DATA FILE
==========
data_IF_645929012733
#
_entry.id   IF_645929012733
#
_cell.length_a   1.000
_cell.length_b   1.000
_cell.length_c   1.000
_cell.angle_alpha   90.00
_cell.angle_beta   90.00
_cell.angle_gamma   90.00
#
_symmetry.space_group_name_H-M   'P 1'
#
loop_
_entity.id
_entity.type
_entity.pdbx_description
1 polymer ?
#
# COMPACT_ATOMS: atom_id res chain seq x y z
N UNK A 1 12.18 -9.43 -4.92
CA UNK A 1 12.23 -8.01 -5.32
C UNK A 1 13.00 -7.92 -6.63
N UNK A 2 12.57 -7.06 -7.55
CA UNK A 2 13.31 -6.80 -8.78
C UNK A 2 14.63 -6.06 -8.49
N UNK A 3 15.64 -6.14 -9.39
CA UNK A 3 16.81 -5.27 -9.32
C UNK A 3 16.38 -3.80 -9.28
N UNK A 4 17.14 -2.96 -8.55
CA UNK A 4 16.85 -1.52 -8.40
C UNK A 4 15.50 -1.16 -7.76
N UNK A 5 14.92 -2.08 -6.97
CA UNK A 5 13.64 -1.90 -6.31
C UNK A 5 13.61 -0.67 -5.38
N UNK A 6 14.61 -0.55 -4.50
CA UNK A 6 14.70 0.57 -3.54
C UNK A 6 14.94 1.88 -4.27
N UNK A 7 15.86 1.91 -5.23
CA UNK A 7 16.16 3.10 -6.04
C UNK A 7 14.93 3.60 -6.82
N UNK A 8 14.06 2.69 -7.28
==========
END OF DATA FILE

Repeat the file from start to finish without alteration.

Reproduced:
data_IF_645929012733
#
_entry.id   IF_645929012733
#
_cell.length_a   1.000
_cell.length_b   1.000
_cell.length_c   1.000
_cell.angle_alpha   90.00
_cell.angle_beta   90.00
_cell.angle_gamma   90.00
#
_symmetry.space_group_name_H-M   'P 1'
#
loop_
_entity.id
_entity.type
_entity.pdbx_description
1 polymer ?
#
# COMPACT_ATOMS: atom_id res chain seq x y z
N UNK A 1 12.18 -9.43 -4.92
CA UNK A 1 12.23 -8.01 -5.32
C UNK A 1 13.00 -7.92 -6.63
N UNK A 2 12.57 -7.06 -7.55
CA UNK A 2 13.31 -6.80 -8.78
C UNK A 2 14.63 -6.06 -8.49
N UNK A 3 15.64 -6.14 -9.39
CA UNK A 3 16.81 -5.27 -9.32
C UNK A 3 16.38 -3.80 -9.28
N UNK A 4 17.14 -2.96 -8.55
CA UNK A 4 16.85 -1.52 -8.40
C UNK A 4 15.50 -1.16 -7.76
N UNK A 5 14.92 -2.08 -6.97
CA UNK A 5 13.64 -1.90 -6.31
C UNK A 5 13.61 -0.67 -5.38
N UNK A 6 14.61 -0.55 -4.50
CA UNK A 6 14.70 0.57 -3.54
C UNK A 6 14.94 1.88 -4.27
N UNK A 7 15.86 1.91 -5.23
CA UNK A 7 16.16 3.10 -6.04
C UNK A 7 14.93 3.60 -6.82
N UNK A 8 14.06 2.69 -7.28